"It's only him," de Klerk said. "We're only going to rely on what he actually says. There's no scientific evidence that's going to prove that his life was in danger."
Other key evidence could emerge from the mobile phones of Steenkamp and Pistorius that were found in his house. South African prosecutors have sought help from Apple officials to access the locked iPhone of Pistorius, who said he forgot the password.
Parts of Oscar Pistorius' murder trial can be broadcast live on television by three remote-controlled cameras in court, but testimony given by Pistorius cannot be shown. Judge Dunstan Mlambo, who made the decision to allow broadcasting, said he had weighed up arguments for a fair trial from the Pistorius camp with principles of open justice and freedom of expression.
Mlambo showed "an awareness of the competing considerations at play," said Justice Edwin Cameron of South Africa's Constitutional Court. He declined to comment directly on the ruling, but said he favored cameras in appellate courts.
"We haven't yet done it here" at the Constitutional Court, Cameron said in an interview Friday with The Associated Press. "But my colleagues have agreed to think about it and we're in the process of exploring ways of doing it."
Trial judge Thokozile Masipa, who will decide the verdict in the Pistorius case, will be assisted by two assessors. Cameron described such individuals as "often highly experienced people, often retired regional court magistrates who have dealt their whole professional lives with criminal cases, and are very astute in assessing probabilities, in judging credibility of witnesses and in applying the criminal procedure act."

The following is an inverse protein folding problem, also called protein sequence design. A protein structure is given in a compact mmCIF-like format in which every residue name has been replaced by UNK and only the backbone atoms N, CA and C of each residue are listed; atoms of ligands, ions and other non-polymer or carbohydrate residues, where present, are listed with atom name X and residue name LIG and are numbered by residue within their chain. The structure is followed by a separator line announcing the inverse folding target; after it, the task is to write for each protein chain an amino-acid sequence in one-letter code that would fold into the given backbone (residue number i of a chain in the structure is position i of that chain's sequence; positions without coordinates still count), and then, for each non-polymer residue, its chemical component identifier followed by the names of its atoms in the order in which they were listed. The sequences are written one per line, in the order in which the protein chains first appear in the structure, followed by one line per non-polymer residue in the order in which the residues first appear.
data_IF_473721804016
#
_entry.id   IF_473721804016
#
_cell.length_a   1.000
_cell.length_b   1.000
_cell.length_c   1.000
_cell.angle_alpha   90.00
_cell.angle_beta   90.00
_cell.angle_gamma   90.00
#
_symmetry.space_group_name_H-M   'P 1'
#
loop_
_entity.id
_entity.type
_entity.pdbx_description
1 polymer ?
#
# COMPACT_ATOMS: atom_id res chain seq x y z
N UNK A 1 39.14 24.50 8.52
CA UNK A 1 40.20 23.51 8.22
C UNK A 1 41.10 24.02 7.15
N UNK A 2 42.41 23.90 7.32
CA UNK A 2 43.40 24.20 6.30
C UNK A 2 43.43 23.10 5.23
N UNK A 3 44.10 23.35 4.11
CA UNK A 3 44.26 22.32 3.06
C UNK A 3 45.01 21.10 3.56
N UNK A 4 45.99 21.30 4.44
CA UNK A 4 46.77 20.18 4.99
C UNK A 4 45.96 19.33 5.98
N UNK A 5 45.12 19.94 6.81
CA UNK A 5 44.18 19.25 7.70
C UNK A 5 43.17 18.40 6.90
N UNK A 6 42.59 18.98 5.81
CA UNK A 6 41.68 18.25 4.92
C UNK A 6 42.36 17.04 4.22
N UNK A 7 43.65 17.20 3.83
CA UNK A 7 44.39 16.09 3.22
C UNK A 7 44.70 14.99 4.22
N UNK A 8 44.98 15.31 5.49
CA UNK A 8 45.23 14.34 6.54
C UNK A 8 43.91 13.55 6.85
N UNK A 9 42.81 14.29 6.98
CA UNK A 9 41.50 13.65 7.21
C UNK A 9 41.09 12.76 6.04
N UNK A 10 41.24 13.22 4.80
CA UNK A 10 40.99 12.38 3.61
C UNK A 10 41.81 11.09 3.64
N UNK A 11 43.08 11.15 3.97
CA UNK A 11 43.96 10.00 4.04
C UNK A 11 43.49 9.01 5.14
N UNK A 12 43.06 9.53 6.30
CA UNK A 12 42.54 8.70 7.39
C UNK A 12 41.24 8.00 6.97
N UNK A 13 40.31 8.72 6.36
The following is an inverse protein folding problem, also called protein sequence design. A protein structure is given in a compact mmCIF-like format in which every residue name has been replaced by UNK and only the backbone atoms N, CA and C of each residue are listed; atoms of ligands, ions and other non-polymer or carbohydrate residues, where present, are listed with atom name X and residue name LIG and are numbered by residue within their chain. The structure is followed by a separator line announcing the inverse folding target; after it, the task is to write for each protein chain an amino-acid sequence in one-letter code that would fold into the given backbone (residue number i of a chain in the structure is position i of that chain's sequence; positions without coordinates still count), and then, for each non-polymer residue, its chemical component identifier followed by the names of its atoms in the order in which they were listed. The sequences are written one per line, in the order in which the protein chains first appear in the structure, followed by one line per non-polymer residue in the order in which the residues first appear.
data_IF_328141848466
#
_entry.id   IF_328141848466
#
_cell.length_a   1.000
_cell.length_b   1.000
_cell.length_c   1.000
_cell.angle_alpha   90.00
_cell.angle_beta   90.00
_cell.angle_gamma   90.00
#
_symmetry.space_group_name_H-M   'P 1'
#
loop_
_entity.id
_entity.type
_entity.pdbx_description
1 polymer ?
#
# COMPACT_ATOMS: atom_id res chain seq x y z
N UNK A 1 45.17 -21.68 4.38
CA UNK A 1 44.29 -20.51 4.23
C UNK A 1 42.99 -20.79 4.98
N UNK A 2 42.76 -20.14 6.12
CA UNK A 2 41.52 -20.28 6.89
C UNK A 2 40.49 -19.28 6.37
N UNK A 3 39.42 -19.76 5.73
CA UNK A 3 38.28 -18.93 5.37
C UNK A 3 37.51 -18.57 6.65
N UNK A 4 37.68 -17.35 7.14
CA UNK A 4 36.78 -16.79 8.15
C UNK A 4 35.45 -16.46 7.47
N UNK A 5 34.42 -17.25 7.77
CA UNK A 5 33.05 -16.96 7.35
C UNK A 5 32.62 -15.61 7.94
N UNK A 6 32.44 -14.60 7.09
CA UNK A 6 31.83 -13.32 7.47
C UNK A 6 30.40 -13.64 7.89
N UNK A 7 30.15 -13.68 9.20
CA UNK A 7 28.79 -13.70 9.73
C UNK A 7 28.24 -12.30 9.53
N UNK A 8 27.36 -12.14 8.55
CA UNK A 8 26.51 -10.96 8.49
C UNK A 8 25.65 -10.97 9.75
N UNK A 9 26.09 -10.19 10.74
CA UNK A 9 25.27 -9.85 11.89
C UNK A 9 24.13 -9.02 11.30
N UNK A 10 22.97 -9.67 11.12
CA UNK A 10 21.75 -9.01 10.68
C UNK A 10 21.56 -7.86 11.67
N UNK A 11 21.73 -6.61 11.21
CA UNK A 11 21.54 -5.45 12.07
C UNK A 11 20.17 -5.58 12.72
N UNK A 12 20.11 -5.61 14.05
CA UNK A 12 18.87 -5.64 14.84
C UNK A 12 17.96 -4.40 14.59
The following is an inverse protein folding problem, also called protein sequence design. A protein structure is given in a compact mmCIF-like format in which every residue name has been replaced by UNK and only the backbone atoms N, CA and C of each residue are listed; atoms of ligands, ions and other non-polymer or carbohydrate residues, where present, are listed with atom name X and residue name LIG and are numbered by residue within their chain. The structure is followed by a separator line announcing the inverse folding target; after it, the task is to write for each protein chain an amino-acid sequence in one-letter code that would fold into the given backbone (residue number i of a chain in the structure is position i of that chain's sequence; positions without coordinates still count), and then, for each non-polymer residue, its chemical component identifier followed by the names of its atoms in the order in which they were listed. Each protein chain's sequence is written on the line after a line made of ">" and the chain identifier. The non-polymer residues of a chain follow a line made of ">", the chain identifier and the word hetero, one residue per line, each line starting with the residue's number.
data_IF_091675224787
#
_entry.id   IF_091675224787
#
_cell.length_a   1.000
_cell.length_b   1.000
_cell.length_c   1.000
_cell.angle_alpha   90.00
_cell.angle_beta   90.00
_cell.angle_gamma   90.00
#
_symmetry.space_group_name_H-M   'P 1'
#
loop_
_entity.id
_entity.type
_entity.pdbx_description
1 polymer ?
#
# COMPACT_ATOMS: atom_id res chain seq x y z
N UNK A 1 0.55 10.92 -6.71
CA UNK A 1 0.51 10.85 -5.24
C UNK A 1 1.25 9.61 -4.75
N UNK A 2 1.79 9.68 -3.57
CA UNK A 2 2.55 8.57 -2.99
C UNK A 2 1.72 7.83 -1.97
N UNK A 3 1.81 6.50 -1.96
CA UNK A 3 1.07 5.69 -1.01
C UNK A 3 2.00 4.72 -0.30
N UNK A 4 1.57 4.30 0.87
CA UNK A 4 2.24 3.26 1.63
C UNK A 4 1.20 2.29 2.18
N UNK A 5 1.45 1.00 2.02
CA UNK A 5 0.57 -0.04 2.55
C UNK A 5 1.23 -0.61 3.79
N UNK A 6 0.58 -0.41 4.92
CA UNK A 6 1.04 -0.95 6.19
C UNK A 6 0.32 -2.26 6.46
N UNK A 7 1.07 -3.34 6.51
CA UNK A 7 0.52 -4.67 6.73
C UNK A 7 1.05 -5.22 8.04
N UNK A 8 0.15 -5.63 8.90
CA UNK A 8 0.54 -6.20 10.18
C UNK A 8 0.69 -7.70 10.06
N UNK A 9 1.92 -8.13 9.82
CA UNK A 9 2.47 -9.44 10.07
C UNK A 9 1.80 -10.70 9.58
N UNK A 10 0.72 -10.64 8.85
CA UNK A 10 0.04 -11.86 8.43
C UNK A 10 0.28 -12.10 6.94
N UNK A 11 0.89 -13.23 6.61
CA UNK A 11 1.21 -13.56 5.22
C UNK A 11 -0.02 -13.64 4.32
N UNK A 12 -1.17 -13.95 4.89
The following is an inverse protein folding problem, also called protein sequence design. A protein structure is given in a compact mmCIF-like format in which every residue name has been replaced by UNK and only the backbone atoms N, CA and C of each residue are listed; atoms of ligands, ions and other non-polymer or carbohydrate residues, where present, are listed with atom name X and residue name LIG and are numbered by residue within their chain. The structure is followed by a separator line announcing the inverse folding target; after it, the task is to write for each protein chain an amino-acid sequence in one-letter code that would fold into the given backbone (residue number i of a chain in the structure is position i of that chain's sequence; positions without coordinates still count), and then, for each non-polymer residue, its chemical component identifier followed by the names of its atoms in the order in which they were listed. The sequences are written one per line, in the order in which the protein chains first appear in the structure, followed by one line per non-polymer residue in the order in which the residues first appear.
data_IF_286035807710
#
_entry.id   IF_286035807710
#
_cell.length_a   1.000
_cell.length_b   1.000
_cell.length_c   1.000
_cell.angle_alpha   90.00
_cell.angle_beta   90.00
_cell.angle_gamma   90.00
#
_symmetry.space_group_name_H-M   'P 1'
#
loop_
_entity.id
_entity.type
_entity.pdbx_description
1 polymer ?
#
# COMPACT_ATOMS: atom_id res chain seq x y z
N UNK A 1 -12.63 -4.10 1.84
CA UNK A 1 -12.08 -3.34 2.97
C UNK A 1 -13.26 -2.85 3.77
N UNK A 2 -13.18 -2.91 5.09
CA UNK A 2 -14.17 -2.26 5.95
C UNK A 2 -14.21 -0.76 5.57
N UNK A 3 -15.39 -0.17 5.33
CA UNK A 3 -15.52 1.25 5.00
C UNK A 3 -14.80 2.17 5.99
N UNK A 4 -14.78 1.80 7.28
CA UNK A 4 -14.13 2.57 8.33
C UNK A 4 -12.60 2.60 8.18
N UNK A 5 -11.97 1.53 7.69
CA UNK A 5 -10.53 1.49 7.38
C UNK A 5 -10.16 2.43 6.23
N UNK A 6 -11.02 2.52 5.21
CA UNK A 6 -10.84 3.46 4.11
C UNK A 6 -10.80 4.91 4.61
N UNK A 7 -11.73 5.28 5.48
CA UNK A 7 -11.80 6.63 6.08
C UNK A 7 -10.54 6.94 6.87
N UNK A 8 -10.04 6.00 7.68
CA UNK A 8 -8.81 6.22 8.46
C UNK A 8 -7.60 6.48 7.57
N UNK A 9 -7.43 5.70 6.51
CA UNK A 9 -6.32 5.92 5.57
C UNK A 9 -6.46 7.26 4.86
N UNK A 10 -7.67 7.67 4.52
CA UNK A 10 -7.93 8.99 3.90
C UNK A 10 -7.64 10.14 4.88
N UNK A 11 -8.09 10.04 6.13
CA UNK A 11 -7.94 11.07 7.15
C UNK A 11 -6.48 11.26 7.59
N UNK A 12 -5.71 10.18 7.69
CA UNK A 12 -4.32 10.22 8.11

South Africa abolished the jury system in 1969 following arguments that whites-only juries during apartheid would be unlikely to deliver fair verdicts involving, for example, a white perpetrator and a black victim.
"It was a system riddled with racism, as it was in the American south," Cameron said.
Race is unlikely to be a factor in the Pistorius trial in post-apartheid South Africa, say experts, who suggest the case is likely to focus on the forensic evidence surrounding the toilet door, data from cell phones and on the character of the defendant.